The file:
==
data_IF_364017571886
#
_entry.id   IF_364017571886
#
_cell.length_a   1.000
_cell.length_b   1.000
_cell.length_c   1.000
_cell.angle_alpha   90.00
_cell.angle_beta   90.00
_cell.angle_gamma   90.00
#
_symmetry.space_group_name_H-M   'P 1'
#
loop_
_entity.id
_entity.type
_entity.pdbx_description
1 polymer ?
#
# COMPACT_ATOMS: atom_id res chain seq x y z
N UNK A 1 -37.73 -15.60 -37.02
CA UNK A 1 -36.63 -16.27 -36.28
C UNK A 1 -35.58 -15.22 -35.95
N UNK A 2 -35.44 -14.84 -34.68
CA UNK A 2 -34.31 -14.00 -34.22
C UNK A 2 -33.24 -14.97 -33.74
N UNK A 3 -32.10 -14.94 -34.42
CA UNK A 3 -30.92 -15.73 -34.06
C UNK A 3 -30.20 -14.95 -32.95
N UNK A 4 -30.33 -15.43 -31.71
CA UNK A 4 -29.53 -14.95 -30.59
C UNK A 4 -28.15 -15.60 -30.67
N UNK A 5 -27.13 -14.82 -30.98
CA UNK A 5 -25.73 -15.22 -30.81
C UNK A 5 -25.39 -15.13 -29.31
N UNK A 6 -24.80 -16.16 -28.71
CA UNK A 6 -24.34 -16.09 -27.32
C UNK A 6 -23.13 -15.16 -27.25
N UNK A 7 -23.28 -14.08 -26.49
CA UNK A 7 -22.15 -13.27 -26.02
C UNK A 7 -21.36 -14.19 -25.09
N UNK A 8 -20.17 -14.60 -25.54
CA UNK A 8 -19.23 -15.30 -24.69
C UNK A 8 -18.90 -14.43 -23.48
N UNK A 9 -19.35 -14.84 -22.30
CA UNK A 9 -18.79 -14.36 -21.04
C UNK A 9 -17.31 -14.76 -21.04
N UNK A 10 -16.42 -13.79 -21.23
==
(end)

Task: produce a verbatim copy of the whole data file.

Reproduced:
data_IF_364017571886
#
_entry.id   IF_364017571886
#
_cell.length_a   1.000
_cell.length_b   1.000
_cell.length_c   1.000
_cell.angle_alpha   90.00
_cell.angle_beta   90.00
_cell.angle_gamma   90.00
#
_symmetry.space_group_name_H-M   'P 1'
#
loop_
_entity.id
_entity.type
_entity.pdbx_description
1 polymer ?
#
# COMPACT_ATOMS: atom_id res chain seq x y z
N UNK A 1 -37.73 -15.60 -37.02
CA UNK A 1 -36.63 -16.27 -36.28
C UNK A 1 -35.58 -15.22 -35.95
N UNK A 2 -35.44 -14.84 -34.68
CA UNK A 2 -34.31 -14.00 -34.22
C UNK A 2 -33.24 -14.97 -33.74
N UNK A 3 -32.10 -14.94 -34.42
CA UNK A 3 -30.92 -15.73 -34.06
C UNK A 3 -30.20 -14.95 -32.95
N UNK A 4 -30.33 -15.43 -31.71
CA UNK A 4 -29.53 -14.95 -30.59
C UNK A 4 -28.15 -15.60 -30.67
N UNK A 5 -27.13 -14.82 -30.98
CA UNK A 5 -25.73 -15.22 -30.81
C UNK A 5 -25.39 -15.13 -29.31
N UNK A 6 -24.80 -16.16 -28.71
CA UNK A 6 -24.34 -16.09 -27.32
C UNK A 6 -23.13 -15.16 -27.25
N UNK A 7 -23.28 -14.08 -26.49
CA UNK A 7 -22.15 -13.27 -26.02
C UNK A 7 -21.36 -14.19 -25.09
N UNK A 8 -20.17 -14.60 -25.54
CA UNK A 8 -19.23 -15.30 -24.69
C UNK A 8 -18.90 -14.43 -23.48
N UNK A 9 -19.35 -14.84 -22.30
CA UNK A 9 -18.79 -14.36 -21.04
C UNK A 9 -17.31 -14.76 -21.04
N UNK A 10 -16.42 -13.79 -21.23